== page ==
The Abominable Snowman Debuts at Disneyland, 1978

Exhibit / August 2, 2017

Back cover of the Disneyland Grad Nite ’78 Souvenir Program

Object Name: Matterhorn Bobsleds attraction
Maker and Year: The Walt Disney Company, 1978
Object Type: Theme park attraction
Image Source: Tom Simpson/Flickr, Vintage Disneyland Tickets,
Description: (K.E. Roberts)

Walt Disney got the idea for the Matterhorn Bobsleds attraction while on location in the Alps during the filming of Third Man on the Mountain (1959). He bought a postcard featuring the Matterhorn, one of the three highest north faces of the alps, and wrote a one line message to Disneyland engineer and art director Vic Greene: “Vic, build this! Walt.” The 147-foot-high replica, which featured the first steel track roller coaster in the world, opened the following summer, on June 14, 1959.

By 1978, times had changed. To a young generation raised on The Exorcist, Jaws, and countless other occult and cryptid terrors, racing through Alpine passes and ice caverns didn’t offer much of a thrill. The mountain needed a malevolent demon, and it got one in the form of the Abominable Snowman. The Matterhorn was refurbished beginning in September 1977, and the updated attraction premiered in June of 1978. A crystal cavern and “blue ice” were added, the bobsleds were redesigned and expanded from one to two interlinked cars, and the “legendary creature” took up residence—three of them, actually, placed in strategic locations throughout the ride (two of them were repurposed audio-animatronic gorillas from the Jungle Cruise attraction).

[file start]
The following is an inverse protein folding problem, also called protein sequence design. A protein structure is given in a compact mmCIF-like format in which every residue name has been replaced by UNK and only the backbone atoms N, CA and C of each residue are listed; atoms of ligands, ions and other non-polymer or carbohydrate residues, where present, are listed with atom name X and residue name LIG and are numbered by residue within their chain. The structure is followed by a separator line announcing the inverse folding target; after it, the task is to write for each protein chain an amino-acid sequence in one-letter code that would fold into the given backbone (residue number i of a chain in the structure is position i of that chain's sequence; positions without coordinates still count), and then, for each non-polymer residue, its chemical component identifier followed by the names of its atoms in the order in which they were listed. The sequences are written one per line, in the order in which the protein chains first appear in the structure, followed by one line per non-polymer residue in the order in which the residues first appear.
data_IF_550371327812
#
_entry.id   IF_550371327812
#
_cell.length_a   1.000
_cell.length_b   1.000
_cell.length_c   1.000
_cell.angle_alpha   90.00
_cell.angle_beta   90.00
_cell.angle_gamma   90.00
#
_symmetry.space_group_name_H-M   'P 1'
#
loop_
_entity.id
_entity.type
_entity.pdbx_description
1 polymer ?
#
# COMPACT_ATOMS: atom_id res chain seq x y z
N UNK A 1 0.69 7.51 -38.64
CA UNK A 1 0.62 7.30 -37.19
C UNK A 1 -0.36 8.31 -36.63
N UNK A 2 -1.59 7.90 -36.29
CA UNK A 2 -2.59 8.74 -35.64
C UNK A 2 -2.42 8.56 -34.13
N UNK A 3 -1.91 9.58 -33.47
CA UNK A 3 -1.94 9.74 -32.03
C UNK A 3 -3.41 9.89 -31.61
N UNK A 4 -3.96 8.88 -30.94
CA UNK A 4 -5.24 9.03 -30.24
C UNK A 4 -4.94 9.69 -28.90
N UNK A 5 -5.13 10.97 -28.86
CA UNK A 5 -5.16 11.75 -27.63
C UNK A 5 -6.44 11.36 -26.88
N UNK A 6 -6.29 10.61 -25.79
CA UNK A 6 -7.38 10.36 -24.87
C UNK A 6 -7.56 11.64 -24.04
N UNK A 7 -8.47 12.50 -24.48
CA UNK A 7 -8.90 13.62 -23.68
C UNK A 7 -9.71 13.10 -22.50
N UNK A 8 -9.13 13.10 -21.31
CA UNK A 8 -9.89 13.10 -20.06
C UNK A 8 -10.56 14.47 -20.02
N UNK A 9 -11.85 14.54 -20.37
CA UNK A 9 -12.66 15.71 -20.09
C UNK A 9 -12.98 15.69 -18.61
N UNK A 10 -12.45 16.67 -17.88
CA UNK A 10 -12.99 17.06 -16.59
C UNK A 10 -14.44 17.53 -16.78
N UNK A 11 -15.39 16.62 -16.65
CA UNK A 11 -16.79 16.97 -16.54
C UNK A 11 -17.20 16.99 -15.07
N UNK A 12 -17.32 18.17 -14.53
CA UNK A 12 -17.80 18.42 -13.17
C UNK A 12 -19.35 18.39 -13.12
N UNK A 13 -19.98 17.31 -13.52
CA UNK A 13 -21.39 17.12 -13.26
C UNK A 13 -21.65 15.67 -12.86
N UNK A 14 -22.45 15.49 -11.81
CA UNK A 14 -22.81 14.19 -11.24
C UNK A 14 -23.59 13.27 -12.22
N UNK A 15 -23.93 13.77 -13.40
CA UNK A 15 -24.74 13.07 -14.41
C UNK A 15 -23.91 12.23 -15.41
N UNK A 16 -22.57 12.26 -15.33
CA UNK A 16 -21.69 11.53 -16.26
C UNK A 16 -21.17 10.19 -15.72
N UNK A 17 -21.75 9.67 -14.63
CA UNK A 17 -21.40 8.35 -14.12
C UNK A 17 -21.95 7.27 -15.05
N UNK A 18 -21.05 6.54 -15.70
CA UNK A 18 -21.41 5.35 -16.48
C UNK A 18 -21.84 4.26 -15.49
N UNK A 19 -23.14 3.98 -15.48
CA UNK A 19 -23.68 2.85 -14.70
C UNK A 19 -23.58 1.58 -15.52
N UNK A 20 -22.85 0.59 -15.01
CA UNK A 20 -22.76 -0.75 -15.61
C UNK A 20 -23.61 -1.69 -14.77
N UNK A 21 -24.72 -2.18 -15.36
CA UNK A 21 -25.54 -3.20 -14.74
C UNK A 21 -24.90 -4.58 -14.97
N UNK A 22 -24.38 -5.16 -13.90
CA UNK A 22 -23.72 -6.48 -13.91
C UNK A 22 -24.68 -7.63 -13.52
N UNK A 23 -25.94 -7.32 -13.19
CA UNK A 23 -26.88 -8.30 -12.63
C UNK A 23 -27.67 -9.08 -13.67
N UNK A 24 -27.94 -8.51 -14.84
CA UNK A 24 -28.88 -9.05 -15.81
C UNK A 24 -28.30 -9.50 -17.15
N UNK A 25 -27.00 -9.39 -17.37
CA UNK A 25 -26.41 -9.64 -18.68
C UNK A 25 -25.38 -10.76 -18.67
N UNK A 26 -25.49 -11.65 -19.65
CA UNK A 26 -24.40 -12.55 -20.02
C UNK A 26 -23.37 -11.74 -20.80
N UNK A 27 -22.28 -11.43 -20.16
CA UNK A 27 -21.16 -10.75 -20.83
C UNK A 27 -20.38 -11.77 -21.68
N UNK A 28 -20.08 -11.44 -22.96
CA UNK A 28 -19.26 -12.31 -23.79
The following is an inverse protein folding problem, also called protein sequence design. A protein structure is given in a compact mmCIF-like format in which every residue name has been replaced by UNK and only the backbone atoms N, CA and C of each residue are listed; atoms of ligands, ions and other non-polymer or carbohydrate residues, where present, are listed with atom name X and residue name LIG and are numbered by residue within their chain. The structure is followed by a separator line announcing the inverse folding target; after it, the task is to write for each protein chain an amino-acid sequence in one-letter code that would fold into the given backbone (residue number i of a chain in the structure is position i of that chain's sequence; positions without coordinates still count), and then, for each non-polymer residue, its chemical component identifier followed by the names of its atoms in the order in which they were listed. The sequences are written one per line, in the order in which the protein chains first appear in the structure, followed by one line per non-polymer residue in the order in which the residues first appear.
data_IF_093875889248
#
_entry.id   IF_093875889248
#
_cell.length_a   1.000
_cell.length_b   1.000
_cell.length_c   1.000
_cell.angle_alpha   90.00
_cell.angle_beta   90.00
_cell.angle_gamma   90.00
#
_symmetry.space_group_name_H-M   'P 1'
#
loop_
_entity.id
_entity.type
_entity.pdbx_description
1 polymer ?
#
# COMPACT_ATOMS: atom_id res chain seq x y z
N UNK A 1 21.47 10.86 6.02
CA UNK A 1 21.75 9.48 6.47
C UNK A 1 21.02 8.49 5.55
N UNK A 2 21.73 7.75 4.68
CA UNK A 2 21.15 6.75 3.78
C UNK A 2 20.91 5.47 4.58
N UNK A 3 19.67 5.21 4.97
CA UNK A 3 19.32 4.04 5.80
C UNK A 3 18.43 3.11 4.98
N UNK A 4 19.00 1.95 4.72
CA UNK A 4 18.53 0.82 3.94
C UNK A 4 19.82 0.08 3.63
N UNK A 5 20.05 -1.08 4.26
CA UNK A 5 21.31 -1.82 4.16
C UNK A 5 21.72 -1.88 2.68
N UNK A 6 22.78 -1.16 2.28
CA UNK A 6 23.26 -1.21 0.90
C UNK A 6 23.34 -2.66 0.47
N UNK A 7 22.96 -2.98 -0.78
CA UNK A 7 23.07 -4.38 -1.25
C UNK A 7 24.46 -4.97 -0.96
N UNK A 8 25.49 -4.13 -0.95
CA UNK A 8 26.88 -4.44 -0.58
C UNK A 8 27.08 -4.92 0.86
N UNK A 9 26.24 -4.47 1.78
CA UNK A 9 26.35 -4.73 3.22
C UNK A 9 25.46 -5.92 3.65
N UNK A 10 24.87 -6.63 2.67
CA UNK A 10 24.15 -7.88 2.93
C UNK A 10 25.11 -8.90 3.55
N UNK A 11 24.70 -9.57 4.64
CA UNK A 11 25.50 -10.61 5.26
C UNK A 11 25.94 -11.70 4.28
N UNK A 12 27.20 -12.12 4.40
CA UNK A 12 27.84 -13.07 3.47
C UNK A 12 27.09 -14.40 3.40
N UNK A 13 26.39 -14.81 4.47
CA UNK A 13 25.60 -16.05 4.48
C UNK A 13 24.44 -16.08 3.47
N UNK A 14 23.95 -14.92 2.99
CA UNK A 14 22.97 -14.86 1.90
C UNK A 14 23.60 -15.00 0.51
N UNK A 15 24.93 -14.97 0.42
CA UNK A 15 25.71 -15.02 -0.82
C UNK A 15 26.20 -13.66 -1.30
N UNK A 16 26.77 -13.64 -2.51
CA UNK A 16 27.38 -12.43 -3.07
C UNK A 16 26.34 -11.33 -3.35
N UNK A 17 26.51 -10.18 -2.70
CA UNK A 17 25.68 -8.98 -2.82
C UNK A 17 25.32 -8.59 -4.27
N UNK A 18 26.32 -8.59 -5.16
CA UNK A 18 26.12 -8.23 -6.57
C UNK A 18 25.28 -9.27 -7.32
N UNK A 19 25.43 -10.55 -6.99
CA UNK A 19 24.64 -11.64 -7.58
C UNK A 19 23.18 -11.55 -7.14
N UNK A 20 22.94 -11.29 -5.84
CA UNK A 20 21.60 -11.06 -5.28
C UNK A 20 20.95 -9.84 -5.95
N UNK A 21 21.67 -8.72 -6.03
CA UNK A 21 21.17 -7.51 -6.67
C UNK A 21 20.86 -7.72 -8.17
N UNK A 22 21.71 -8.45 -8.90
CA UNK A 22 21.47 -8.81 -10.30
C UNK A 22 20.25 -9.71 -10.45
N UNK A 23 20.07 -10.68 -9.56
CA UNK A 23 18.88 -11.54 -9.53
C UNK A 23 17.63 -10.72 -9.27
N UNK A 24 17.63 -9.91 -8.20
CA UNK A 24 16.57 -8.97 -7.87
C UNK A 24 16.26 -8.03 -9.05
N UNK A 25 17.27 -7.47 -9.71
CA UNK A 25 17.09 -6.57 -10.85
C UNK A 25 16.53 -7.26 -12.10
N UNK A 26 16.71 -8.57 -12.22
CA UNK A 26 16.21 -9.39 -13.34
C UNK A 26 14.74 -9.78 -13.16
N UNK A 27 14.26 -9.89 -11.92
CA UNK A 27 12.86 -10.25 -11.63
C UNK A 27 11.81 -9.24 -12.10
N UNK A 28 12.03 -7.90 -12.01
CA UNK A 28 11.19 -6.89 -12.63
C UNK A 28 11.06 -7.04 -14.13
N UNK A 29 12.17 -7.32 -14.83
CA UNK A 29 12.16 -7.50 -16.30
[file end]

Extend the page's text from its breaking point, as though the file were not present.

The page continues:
Speculation about Bigfoot and the Abominable Snowman (or Yeti) peaked in the late ’70s, thanks to ratings blockbusters like the Rod Serling-narrated Monsters! Mysteries or Myths? (1974), the two-part Six Million Dollar Man episode “The Secret of Bigfoot” (1976), and the Leonard Nimoy-narrated In Search of… (the Bigfoot episode aired in 1977), as well as the 1972 cult film The Legend of Boggy Creek. Years earlier, when climbing Mount Everest in 1953, mountaineers Edmund Hillary and Tenzing Norgay discovered large footprints that could not be identified, leading to Ivan T. Sanderson‘s articles in Truth magazine about both the Abominable Snowman (1959) and Bigfoot (1960). The Mort Kunstler illustration for the latter article looks strikingly similar to the creature caught in the infamous Patterson-Gimlin film of 1967.

The advertising campaign for the “chilling new Matterhorn” was extensive, and included detailed descriptions of the creature’s giant footprints and “thunderous” roar, presented much like the dramatized, purportedly real-life encounters in the programming mentioned above. The glaring red eyes of the “What’s Gotten into the Matterhorn?” ad shone through the darkness at the beginning of the attraction. At the time, the pulley-operated Skyway traveled through the mountain, and passengers could see and hear the beast—its roar echoing throughout newly insulated ice-walls—without having to brave the roller coaster itself.

Please Leave a Responsible Reply

Fill in your details below or click an icon to log in:

WordPress.com Logo

You are commenting using your WordPress.com account. Log Out / Change )

Twitter picture

You are commenting using your Twitter account. Log Out / Change )

Facebook photo

You are commenting using your Facebook account. Log Out / Change )

Google+ photo

You are commenting using your Google+ account. Log Out / Change )

Connecting to %s